Night Owls At Higher Risk For Type 2 Diabetes And Heart Disease, Study Finds

According to a recent study, researchers found that 'night owls' are at a higher risk for Type 2 Diabetes and heart disease. Read on.

Navya Kharbanda
Written by: Navya KharbandaPublished at: Sep 21, 2022Updated at: Sep 21, 2022
Night Owls At Higher Risk For Type 2 Diabetes And Heart Disease, Study Finds

According to a new study, published in the journal Experimental Physiology, a team of researchers at Rutgers University found that  "night owls" are at a higher risk for type 2 Diabetes and heart disease than people who sleep earlier. Researcher Steven Malin from Rutgers University in the US, "The differences in fat metabolism between 'early birds' and 'night owls' shows that our body's circadian rhythm (wake/sleep cycle) could affect how our bodies use insulin."

To conduct the study, the team divided participants in two groups (early and late) depending on their 'chronotype'. Chronotype is our natural tendency to do any activity and sleep at distinct times. The researchers used advanced imaging to check the body mass and composition, insulin sensitivity and breath samples to assess fat and carbohydrate metabolism. 

All the participants were examined for a week to keep a check on their daily activity routine. They consumed a calorie and nutrition-controlled diet and had to fast for the whole night to lower the effects of diet on the conclusions. To know the fuel preference, they were tested when at rest before finishing two 15-minute sessions of exercise, mainly one moderate and one high-intensity round on a treadmill. Aerobic fitness levels were checked using an incline challenge, in which the incline was increased 2.5 percent after every two minutes till the individual touched a limit of exhaustion.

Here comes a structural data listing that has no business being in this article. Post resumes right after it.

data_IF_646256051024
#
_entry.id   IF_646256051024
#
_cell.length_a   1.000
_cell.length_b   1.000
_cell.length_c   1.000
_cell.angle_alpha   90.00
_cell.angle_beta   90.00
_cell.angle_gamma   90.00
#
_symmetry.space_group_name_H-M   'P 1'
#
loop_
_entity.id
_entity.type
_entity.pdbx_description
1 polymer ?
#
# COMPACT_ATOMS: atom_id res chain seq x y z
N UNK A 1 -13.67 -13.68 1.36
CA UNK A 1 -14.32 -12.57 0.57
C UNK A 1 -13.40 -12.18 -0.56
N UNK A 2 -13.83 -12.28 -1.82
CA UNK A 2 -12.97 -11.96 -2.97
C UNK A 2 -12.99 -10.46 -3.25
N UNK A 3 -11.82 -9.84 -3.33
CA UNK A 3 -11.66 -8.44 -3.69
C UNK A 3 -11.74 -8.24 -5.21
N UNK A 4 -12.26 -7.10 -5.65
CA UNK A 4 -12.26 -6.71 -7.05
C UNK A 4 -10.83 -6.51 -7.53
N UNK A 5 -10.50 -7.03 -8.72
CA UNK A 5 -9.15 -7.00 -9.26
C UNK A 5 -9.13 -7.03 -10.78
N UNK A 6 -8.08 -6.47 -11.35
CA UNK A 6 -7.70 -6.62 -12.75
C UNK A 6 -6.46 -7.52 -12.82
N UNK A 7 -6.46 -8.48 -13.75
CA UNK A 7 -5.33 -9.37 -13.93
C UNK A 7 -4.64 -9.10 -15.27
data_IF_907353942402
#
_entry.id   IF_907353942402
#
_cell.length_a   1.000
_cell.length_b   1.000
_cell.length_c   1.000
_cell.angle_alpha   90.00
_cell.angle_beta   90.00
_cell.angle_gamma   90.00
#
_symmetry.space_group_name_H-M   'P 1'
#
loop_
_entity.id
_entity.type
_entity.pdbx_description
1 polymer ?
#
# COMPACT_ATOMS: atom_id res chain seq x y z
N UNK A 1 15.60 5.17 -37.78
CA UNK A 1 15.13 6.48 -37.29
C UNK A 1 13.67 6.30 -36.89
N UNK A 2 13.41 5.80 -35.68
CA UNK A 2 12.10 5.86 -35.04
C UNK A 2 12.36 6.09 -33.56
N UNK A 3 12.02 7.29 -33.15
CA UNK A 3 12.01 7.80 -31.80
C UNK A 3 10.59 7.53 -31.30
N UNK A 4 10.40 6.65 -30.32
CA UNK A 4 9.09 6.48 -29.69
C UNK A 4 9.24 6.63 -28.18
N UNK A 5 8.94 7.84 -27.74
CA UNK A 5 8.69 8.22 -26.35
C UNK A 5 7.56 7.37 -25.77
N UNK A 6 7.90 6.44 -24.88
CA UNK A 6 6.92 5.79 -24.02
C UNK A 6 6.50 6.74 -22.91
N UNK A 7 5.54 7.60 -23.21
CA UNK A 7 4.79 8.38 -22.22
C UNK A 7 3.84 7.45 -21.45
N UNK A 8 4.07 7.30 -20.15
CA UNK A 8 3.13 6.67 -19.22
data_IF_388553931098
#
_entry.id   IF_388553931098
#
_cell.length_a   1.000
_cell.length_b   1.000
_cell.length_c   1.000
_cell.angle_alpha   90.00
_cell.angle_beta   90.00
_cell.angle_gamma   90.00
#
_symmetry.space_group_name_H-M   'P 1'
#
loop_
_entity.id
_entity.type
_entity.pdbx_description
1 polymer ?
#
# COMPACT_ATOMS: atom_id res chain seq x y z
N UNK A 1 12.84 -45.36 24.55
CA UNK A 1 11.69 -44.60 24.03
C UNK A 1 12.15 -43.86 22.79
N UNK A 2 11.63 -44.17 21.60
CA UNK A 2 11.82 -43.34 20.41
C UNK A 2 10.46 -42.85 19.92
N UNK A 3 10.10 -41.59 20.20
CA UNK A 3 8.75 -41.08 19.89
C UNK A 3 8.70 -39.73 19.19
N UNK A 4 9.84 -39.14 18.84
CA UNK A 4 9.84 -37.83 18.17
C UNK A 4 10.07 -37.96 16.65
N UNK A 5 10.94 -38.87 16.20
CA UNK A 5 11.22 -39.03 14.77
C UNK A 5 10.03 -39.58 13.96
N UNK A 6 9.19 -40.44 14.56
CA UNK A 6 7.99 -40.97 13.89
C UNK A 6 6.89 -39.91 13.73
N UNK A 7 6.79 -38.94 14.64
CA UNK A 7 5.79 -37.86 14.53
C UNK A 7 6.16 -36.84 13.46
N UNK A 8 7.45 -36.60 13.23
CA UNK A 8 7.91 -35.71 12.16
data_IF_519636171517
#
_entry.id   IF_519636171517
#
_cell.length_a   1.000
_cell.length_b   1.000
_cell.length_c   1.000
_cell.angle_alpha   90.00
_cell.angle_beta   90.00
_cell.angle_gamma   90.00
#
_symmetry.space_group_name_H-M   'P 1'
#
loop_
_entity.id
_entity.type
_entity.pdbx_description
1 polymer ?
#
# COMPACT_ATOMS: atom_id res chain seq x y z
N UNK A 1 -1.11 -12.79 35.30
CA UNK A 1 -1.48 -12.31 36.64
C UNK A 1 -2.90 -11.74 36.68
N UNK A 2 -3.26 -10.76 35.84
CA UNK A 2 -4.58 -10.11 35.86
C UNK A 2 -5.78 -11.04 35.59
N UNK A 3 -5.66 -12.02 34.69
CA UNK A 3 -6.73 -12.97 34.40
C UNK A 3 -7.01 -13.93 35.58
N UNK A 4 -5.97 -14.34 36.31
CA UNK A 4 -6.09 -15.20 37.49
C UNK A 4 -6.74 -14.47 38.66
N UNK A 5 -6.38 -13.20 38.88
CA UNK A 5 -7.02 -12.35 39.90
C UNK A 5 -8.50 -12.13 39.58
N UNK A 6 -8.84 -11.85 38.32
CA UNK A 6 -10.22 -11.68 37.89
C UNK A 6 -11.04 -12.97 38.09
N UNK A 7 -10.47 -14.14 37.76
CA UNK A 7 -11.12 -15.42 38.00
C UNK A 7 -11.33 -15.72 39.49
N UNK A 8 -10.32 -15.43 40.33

heart disease risk study

Also read: Know The Risk Factors Of Type 2 Diabetes From An Expert

There are two common causes that explain the development of insulin resistance, which includes poor diet (too much sugar or calories) and/or a lack of exercise. Steven Malin, co-author of the Experimental Physiology study and an associate professor in the department of kinesiology and health at Rutgers University, said, "However, more recently, a lack of sleep has been raised as another critical behavioral factor contributing to insulin resistance."

Malin further explained that while sleep is already known to be benefit in reducing the risk of type 2 diabetes, "embedded within sleep is the idea we get enough and good quality." His research has proved that people who to stay up late at night are, "reported to have higher risk of obesity, type 2 diabetes and cardiovascular disease when compared with people who went to bed earlier."